DISEASE NOTESOpen Access icon OPENOpen Access license

First Report of ‘Candidatus Phytoplasma asteris’ (subgroup 16SrI-X) Associated with Bottle Gourd Virescence and Phyllody Disease in India

    Authors and Affiliations
    • S. Tripathi , ICAR-Indian Agricultural Research Institute, Regional Station, Aundh, Pune 411007, India
    • V. Thorat , Microbial Culture Collection, National Centre for Cell Science, Pashan, Pune 411021, India
    • R. Verma , ICAR-Indian Agricultural Research Institute, Regional Station, Aundh, Pune 411007, India
    • Y. Shouche
    • A. Yadav , Microbial Culture Collection, National Centre for Cell Science, Pashan, Pune 411021, India.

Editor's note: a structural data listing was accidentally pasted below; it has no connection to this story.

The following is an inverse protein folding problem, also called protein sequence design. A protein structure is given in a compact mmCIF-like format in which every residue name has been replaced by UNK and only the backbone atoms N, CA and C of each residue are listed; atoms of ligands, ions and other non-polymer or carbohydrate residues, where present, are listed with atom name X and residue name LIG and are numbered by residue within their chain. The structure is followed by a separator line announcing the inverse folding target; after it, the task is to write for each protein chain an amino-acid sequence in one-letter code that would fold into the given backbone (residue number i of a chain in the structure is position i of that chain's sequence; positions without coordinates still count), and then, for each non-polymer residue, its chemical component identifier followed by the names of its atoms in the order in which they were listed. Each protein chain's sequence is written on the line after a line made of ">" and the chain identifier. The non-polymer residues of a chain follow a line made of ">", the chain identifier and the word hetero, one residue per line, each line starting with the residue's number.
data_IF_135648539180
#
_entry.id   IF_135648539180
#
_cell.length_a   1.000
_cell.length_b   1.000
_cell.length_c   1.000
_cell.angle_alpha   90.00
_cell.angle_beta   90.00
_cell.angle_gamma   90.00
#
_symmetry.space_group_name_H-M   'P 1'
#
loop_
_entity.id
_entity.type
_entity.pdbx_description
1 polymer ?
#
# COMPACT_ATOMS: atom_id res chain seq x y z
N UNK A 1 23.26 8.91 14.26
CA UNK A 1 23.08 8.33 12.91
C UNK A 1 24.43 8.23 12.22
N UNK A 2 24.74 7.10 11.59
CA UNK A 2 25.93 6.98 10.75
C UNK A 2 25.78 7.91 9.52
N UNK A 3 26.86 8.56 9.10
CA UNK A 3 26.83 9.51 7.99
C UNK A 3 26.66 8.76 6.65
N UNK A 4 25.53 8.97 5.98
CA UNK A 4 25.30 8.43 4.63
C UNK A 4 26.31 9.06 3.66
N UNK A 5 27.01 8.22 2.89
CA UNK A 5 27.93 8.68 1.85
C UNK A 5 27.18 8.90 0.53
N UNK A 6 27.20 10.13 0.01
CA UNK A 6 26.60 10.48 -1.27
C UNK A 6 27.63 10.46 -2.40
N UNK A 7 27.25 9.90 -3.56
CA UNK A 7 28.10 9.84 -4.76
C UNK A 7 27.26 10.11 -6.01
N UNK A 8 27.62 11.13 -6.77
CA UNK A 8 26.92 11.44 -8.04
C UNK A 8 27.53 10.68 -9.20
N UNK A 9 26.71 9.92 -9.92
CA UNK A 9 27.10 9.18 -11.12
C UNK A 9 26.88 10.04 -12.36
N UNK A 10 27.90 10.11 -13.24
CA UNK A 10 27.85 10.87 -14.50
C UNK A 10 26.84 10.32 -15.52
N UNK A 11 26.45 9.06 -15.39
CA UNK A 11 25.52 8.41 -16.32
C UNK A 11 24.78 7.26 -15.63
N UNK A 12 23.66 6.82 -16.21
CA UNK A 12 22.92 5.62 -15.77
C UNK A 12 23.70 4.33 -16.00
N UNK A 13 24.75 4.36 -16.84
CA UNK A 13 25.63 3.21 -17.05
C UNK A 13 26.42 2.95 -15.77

The bottle gourd (Lagenaria siceraria [Mol] Standl.), member of Cucurbitaceae family, is a common and very popular vegetable grown in most parts of tropical and subtropical India and consumed in almost every household throughout the year. In India, 1.81 million tons of bottle gourd production was recorded from a cultivation area of 103.23 thousand hectares in 2015. Bottle gourd plants with typical virescence and phyllody symptoms, less vigor and stunted growth, were observed in fields in Pune district of Maharashtra state, during surveys in 2012, 2013, and 2014 (March to May). Affected plants showed the peduncle bearing floral parts abnormally elongated with no fruit setting. The observed symptoms were reminiscent of a phytoplasma infection. The average visual disease incidence was 0.51% in the surveyed areas, covering approximately 12,000 plants. To detect the presence of phytoplasma, 25 mg of leaf tissue from 26 representatives symptomatic and four asymptomatic plants were used for total DNA extraction using CTAB method. A phytoplasma 16S rRNA gene (1.25 kb) was detected in all selected symptomatic plant samples when tested using PCR assay with primers P1/P7 followed by nested PCR using R16F2n/R16R2 primers. Additionally, 480 bp of phytoplasma partial secA gene (Hodgetts et al. 2008) and 440 bp of the partial tuf gene (Makarova et al. 2012) was amplified, purified, and sequenced to confirm the phytoplasma presence. The 16S rRNA, secA, and tuf genes did not amplify by PCR in asymptomatic bottle gourd plant. The obtained 16S rRNA gene sequences (LT594117 and LT594118) from symptomatic plants showed 99.6% identity with a reference strain OAY (‘Ca. Phytoplasma asteris,’ M30790) when compared using the EzTaxon 16S rRNA database (Kim et al. 2012). The virtual RFLP pattern derived using iPhyClassifier from the R16F2n/R16R2 fragment of 16S rRNA sequences was found most similar to the reference pattern of strain BTSpLT138_IX, Papaya Bunchy top phytoplasma (16SrI-X, JF781308), with a pattern similarity coefficient of 0.98 (Zhao et al. 2009). The virtual RFLP patterns with AluI and MseI were confirmed by actual RFLP analysis. Furthermore, the partial sequences of secA (LT617882 and LT617883) genes showed 88% sequence identity with Chrysanthemum yellows (AJS09571) and New Jersey aster yellows (AJS09572), confirming the association of ‘Ca. P. asteris’ (16SrI) with symptomatic bottle gourd plants using NCBI-BLAST. The tuf gene sequences (LT617884 and LT617885) showed a sequence identity of 100% with Eggplant dwarf phytoplasma (BAC76339) reported from Japan. Previously, the 16SrIII-Y phytoplasma strain of ‘Ca. P. pruni’ was reported to be associated with L. siceraria yellows and little leaf in Brazil (Montano et al. 2015). This study is the first record of subgroup 16SrI-X of ‘Ca. P. asteris’ phytoplasma strain associated with virescence and phyllody disease symptoms in bottle gourd in India. This disease may become a serious threat to bottle gourd cultivation as it causes 100% yield loss due to floral abnormality and sterility. Also, bottle gourd is a regular and widely cultivated crop for a large community of farmers in India, making it more vital to study epidemiology of the new disease.